Monday, September 25, 2006


i was perusing Stylus Magazine's top videos list when i came upon images of lace, hairspray, crazy colored hair and layers of clashing clothes. an 80s video.

but i was a little off.

the list of videos was pretty pointless, but the review for We've Got a Fuzzbox and We're Gonna Use It 's single, "Love is the Slug" totally hit me. take a purvew:

I learnt to dance in the indie clubs of Birmingham, and the main thing I learnt was this: don’t dance like nobody’s watching. Dance like everybody’s watching and you are, in fact, really good at dancing. The best way to do this is to make up a dance routine all of your very own for each individual song, including moves pertaining to the lyrics wherever possible. The video for “Love Is the Slug” takes this noble concept and bases an entire video around it, and films it in An Actual Indie Club In Birmingham In The Late 1980’s, resplendent with craply mirrored walls, a drunk guy who either isn’t with anyone or is with some people who have long since dissociated themselves from him, and first-hand evidence of what happens when you take STUDIO LINE hairspray and six-inch heels out of the hands of trained professionals. The high point: probably the bit where Fuzzbox illustrate “I feel emotion, I feel pain” by stumbling backward into a wall and going “Ow.”
[William B. Swygart]

i thought this sounded great, i love the aspect of the 80s informed by both a sort of DIY and a love of pop.

Here is the video for "Love is the Slug":

"Love is the Slug" is an excellent song. the harmonies traded by Vickie Perks and Maggie Dunne are stupendous and remind me a little of Sleater-Kinney and the B-52s. In accordance to their name, they also use a fuzzbox and it sounds like the beats are being attacks by some determined hornets. Going back to the harmonies, the lyrics are pretty much from the view of a jilted girl talking about a guy and his new, possibly overpowering new girl. "i feel emotion / i feel pain" sounds ridiculous, but the whole package makes you want to believe. The vocals are super-serious, the dance moves home-grown, the hair super-ridiculous. beautiful.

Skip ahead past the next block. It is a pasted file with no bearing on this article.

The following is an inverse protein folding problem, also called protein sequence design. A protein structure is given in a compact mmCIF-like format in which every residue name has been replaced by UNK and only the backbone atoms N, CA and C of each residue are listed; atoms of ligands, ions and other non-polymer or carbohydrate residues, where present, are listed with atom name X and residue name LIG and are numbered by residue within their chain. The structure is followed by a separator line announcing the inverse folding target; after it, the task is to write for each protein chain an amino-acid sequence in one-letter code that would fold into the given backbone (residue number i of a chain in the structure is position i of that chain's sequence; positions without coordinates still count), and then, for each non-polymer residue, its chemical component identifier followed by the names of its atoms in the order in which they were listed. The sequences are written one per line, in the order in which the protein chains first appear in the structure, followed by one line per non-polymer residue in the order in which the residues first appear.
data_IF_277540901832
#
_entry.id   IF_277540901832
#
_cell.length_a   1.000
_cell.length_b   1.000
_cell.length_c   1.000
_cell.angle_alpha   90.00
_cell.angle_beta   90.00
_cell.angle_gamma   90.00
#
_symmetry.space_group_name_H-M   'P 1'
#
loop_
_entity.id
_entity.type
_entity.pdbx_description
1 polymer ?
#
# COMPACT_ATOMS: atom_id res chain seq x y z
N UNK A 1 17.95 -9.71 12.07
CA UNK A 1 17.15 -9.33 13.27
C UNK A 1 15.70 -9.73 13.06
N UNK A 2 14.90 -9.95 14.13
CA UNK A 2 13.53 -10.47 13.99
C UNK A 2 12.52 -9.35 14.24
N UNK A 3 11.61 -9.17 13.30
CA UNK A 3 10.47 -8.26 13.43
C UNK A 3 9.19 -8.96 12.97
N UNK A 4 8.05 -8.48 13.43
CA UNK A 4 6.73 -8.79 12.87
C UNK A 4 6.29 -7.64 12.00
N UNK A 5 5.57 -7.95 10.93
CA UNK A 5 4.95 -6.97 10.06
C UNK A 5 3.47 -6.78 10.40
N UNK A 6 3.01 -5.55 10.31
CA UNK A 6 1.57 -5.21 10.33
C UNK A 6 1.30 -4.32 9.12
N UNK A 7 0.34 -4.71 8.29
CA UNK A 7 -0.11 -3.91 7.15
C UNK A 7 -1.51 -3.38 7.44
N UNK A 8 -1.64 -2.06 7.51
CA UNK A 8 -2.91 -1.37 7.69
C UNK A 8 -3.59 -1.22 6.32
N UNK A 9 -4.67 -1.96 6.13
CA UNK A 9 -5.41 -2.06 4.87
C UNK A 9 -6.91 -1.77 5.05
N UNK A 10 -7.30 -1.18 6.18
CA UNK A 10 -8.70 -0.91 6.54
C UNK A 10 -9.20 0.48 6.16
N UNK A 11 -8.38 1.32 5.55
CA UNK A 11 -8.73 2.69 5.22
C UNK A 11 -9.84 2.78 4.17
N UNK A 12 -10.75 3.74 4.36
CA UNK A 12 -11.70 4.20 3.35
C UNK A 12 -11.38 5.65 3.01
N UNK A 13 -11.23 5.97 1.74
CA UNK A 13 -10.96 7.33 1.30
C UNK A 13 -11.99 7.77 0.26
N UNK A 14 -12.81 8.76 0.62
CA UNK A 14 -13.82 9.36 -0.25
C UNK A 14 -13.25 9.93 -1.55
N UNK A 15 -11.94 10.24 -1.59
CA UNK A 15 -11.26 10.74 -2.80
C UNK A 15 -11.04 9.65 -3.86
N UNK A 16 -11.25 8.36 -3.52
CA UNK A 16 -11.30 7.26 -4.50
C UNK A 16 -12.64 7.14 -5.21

Then i decided to do a little research.

Their beginnings are similar to the Go-Go's. Four girls decide, regardless of the fact that they don't know how to play anything, that they must be a band. The early days are full of the craziness of a indie/punk scene-inspired eclectic group of friends. they seemed to have fun. (Then on to total pop domination).

They had a run in the indie scene, had some great singles in the same fashion. (Fantastich videos for "Rules and Regulations" and "What's the Point" are at the bottom of this post). Their sense of humor had them name their first album "Bostin' Steve Austin". All of this around 1986.

But then they signed to a major and the producer of the Bangles and in 1989 released "Big Bang". It was a super slick dance pop record. The flip side to the 80s dancepop sound. one could say its devoid of anything real. you may not be completely wrong. in this period, its been alleged that the girls did not play their instruments. one thing thats clear is the DIY and edge are gone.

The vocal interplay and replaced by more traditional backup vocals. Vicki is put up front and apparently given a makeover into a sex symbol.

You can judge for yourself here with the video for "International Rescue", which plays tribute to the Thunderbirds show and Barbarella.

International Rescue:

I find it a little embarassing that Jo Dunne (guitar) and Tina O'Neill (drums) are relegated to being the Thunderbirds marionettes and Vickie is all super-sexy up front.

The song is catchy as hell though, as corny as it is.

So I've come away from the experience with two songs constantly stuck in my head.

After that album, they broke up. Vickie tried a solo career as Vix, which i believe is still going on. and she's still rather fit. Here's her site:

and it was rumored that they may reunite after the recent release of a horrendously named Fuzzbox cd/dvd compilation called "Look at the Hits on That!" Vix has recently said "no".

Still, i'm glad i found out about this Fuzzbox. I had those moments of staying up late so i could hear a song (Love is the Slug or International Rescue) one more time.

a review.

early = "What's the Point"

late = "Self"

an really early punky one = "Rules and Regulations"

You can also check out this video they did with their (indie label) Vindaloo labelmates The Nightingales and Ted Chippington in this song "Rockin with Rita (Head to Toe)". Its like everything BBC 6 tells me that the indie scene in England was like. Fuzzbox does backing vocals and clown around.

Rockin with Rita:

In "Big Bang" they also cover a Yoko Ono song, which i thought was an odd choice with the slick direction, but perhaps they kept a little of their edge somewhere:

They attempted some sort of nostalgia comeback a few years ago..

i heart.

a fan myspace site: